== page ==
Why their behaviour is an issue, this should relate to the needs of themselves and all others.
What are the consequences, on one scale the behaviour may violate the classroom rules and consequences should be clear however, the consequence might be more individualised, it may be that you need to explain how their behaviour impacts on other’s well-being. This is a time to use:
‘When you’ … this is when you describe their behaviour
‘I feel’ … tell them how their behaviour affects you and the other student
‘Because’ … let them know why it has that affect
These steps are fitting if the student has regained some self-restraint. If the situation is still unresolved and you have to get the message to the child then use:
‘If you’ … describe the behaviour(s) that will get them into trouble
‘I will’ … indicate the consequences that will definitely follow that behaviour
These are the steps that usually take place in the classroom and they should be taken with a 100% refusal to accept the inappropriate behaviour but most importantly a 100% acceptance of the value of the child. However, you can be sure the child will find it difficult to make the same differentiation between what they did and how they think you feel about them and you don’t take their anger personally. You need to take further steps to maintain the relationship. It is a tactic to have them stay back at the end of the lesson.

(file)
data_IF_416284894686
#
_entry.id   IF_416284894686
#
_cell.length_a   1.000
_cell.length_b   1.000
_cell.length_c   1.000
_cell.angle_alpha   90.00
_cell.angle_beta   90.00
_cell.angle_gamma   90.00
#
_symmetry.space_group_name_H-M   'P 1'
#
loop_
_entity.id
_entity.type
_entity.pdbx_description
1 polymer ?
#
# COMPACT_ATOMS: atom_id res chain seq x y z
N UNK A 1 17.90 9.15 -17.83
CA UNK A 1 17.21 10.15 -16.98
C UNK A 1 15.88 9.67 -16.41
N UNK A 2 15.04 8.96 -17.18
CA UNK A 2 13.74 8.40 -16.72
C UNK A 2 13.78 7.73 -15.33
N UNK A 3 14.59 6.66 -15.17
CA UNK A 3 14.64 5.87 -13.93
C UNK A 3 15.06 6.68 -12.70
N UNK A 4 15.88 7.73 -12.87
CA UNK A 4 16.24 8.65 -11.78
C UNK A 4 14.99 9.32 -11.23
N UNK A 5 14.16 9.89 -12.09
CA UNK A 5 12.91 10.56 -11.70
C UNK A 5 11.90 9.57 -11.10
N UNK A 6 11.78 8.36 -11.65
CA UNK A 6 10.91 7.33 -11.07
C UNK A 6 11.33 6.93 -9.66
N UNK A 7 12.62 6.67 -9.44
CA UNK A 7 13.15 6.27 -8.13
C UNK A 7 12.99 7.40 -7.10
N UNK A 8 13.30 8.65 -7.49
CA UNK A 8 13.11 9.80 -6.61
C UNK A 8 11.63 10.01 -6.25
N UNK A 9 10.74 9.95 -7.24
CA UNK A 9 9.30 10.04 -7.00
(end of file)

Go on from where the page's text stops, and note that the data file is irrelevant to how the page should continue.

It is essential you give them a chance to explain their behaviour. You need to really listen to them, let them know you’re listening in a non-aggressive manner:
Let them tell their story without interruption. Make sure you really understand the issue and that they know you do. You can do this by making a summary of their main points and repeat this back to them. If they disagree on your interpretation seek clarification of what them mean. If possible, you need to reach an agreed understanding of the dispute.
Validate their emotions, you understand they are angry but explain that the anger may have triggered the behaviour it will not avert the consequence.
Take the complaint seriously.
You will get better at communicating at these difficult times if you follow these steps however, there are many mistakes you can avoid. The following are some of the traps you can fall into:
Don’t interrupt them as they are explaining their behaviour, they will only start again
Don’t jump to conclusions, really listen to them.